Key Learning Outcomes

  • Understand that problems and issues are all important to the person who has them.
  • Determine the need to address small problems before they become large and impact performance.
  • Distinguish between the different types of goals, and the ease with which they can be achieved.
  • Recognise that goals should be set by the individual at a level they are comfortable with.


What is the difference between a sore finger and cancer?

It really all depends on your perspective.

It may seem like an extreme comparison but this question was posed to me by a GP recently. She had been asked the question years earlier when completing her medical training to illustrate the point that a person’s problems or issues really come down to their perspective not ours.

Imagine you are a doctor consulting with the patient who has a sore finger, knowing another of your patients who has cancer is sitting in the waiting room. Does this diminish how important the sore finger is? Not to the person who has the sore finger. Will it alter the level of attention you give to the person? It might, but it shouldn’t. This person came to you with a problem that they believed was large enough to be worthy of your attention. It should not be treated as any less important just because it is not as serious as the next patient’s problem – to them it is a serious issue.

It made me think of the parallels when coaching and mentoring. How easy it is to trivialise, dismiss or overlook a concern because we do not think it should be a big issue. In our mind we are thinking that it is no big deal and the person should simply get over it and move on to bigger issues, perhaps just like the doctor who has the patient with a sore finger. Most of us are busy and we want to make those 45 minutes or hour of one-on-one time with the person as productive and valuable as possible; we don’t want to spend it dealing with something that we feel is not worthy of our attention.

There are two key lessons that I now always keep in mind when coaching and mentoring.

A sore finger can spread

Just like a sore finger, a small problem or issue left to fester can become a larger problem over time if left untreated.

I have learnt over the years that when someone brings up something in one of my coaching sessions, it is because it is bothering them. This can often be a problem that is outside of the working environment and at times I have been guilty of thinking that I would rather not know, for example, about John’s marital woes or Mary’s issues with a family member. Experience has shown me that no matter how minor the issue might seem, unless I can help the person deal with it, their performance will be impaired at least for a short period and potentially for the longer term.

It is important to run coaching sessions with an open mindset and to build up a high level of trust with those that you coach and mentor so that they feel comfortable about bringing up issues that are bothering them. I may not always have an instant answer or may not be able to counsel in some areas, but what I can do is listen and guide the person to either find their own solution or urge them to seek professional help. The important thing is to treat the problem and this allows you to then move on to the bigger issues.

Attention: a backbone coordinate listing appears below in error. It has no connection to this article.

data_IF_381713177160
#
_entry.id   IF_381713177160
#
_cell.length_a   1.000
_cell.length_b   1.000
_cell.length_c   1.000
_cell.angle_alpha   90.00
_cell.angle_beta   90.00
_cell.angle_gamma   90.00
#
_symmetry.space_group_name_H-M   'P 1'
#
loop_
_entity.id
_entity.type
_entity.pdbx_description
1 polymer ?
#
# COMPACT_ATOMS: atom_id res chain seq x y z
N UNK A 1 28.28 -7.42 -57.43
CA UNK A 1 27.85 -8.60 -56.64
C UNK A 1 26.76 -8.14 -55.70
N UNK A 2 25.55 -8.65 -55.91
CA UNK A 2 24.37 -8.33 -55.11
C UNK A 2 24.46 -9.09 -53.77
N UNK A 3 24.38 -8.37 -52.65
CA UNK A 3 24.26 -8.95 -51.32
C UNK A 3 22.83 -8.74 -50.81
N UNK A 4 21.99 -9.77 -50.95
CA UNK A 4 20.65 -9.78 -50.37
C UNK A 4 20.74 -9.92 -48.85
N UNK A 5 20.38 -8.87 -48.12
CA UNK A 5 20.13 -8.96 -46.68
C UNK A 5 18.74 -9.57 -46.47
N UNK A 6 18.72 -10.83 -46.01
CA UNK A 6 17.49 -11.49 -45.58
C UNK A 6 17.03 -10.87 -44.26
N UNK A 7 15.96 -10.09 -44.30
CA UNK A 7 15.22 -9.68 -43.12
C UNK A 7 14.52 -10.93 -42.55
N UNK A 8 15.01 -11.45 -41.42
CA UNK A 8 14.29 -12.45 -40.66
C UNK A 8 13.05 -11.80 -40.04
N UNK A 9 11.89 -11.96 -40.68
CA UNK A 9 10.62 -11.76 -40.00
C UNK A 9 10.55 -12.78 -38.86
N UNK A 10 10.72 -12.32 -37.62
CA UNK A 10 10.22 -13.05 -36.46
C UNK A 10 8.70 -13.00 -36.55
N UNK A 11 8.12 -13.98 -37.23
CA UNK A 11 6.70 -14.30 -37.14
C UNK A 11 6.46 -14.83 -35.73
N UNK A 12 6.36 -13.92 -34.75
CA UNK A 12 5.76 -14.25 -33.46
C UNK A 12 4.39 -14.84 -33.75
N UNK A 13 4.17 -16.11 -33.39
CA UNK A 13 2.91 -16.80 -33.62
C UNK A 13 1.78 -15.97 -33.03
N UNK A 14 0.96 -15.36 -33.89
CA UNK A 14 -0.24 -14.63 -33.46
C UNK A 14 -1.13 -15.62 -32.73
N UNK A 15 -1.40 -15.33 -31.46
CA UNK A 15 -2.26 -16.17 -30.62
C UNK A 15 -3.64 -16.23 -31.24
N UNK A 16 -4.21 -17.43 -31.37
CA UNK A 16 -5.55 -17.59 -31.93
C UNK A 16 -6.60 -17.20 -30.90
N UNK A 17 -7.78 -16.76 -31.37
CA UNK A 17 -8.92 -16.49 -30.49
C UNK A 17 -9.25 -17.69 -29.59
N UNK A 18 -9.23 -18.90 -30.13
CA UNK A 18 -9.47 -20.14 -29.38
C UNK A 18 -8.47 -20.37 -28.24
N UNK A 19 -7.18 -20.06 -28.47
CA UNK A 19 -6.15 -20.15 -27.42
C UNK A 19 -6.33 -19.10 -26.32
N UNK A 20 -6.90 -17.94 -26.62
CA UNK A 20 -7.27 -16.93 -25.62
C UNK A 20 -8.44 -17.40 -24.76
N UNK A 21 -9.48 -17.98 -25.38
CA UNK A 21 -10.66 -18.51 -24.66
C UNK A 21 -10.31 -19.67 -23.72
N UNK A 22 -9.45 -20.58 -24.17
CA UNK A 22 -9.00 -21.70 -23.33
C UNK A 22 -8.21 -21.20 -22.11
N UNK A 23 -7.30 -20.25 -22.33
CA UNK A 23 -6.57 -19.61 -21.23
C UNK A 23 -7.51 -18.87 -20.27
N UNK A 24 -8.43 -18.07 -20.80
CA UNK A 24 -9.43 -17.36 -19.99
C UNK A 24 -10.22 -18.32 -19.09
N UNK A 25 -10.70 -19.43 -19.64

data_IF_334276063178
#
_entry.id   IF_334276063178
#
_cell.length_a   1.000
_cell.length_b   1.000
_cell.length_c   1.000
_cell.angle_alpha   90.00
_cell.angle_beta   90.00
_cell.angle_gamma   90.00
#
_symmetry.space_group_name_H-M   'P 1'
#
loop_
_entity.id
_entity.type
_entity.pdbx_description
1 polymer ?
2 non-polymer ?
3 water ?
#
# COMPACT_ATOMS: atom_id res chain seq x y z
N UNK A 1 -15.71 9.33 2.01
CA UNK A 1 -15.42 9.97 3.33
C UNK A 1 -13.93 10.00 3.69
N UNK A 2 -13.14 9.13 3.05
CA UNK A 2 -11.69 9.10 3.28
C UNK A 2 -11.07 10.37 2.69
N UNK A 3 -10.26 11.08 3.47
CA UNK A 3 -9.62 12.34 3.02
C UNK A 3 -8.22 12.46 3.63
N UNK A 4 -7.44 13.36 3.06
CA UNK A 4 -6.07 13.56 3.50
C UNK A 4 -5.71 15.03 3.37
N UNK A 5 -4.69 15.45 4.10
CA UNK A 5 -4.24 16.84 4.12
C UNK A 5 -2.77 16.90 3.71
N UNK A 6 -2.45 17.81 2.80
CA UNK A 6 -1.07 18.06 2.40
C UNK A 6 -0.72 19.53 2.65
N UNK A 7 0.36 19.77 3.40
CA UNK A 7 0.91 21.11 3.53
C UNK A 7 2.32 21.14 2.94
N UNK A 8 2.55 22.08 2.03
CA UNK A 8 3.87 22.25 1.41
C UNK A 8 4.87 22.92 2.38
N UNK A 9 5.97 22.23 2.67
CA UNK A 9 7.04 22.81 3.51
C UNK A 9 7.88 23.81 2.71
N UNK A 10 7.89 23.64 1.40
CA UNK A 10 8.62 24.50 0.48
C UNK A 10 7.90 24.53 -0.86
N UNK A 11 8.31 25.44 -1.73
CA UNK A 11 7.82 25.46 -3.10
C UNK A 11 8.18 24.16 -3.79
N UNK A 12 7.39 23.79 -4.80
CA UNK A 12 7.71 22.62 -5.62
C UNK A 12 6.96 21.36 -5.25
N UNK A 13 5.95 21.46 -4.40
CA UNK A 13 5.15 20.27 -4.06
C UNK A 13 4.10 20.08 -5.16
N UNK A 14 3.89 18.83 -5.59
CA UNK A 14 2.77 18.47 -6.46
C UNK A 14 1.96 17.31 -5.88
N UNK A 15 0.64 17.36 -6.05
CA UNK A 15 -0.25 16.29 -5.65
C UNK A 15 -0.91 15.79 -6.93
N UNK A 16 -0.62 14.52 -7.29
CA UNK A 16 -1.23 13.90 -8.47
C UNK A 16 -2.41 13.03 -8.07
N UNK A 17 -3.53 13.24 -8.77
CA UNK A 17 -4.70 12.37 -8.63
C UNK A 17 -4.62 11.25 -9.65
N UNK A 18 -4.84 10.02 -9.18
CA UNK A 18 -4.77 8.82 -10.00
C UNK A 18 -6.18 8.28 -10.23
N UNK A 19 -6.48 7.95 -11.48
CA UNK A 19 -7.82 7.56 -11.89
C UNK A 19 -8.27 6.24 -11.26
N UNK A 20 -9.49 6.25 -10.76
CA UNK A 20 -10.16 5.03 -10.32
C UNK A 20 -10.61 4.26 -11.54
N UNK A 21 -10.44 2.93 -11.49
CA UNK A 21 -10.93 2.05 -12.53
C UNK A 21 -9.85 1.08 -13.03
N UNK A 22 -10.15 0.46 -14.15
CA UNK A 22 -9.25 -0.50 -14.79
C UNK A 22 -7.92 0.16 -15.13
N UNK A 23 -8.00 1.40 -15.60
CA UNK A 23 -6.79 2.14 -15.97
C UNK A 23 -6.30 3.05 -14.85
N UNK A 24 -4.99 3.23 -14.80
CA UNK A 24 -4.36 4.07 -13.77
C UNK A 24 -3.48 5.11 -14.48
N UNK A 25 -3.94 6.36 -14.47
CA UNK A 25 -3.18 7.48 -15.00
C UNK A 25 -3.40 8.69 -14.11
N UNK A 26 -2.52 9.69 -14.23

One person’s Everest is another person’s base camp

In the past I had been guilty of pushing targets or goals on people either because I believed that they were capable of achieving more or because I needed them to achieve more in line with greater company goals. Either way it was wrong; the most effective goals are those that are set by the individual. I can guide  and advise people, but unless they set and believe in the goal we are potentially fighting a losing battle.

I now know that everyone is different and there is no right or wrong.  Some people like to set outlandish goals and strive hard to achieve them. They are not deterred if they just fall short as the ambitious goal has pushed them to a high level of performance regardless. Others like to set a goal at a very achievable level and like to track how far in front they are, giving them a real confidence boost and spurring them on to achieve more. The rest are a little like me; they like to set a well-considered goal that is ambitious but achievable and they do everything they can to achieve it. Falling short for these people is simply not acceptable.

As a coach, my job is to help the person determine what type of goal will work for them, help them define it and then do everything in my power to help them achieve it. My job is also to challenge each person to get the best out of themselves, not for me to set expectations based on my own beliefs.

Once when coaching a high-performance sales team, my assistant suggested that I should move a psychiatrist’s couch into my office as sometimes it seemed like the sessions were more about keeping the person on track with their life out of work rather than in it. When you are coaching high performers this is often the case as they are usually very focused on work and very good at what they do. Often my job is about dealing with the sore fingers and making sure they do not turn into something more serious.

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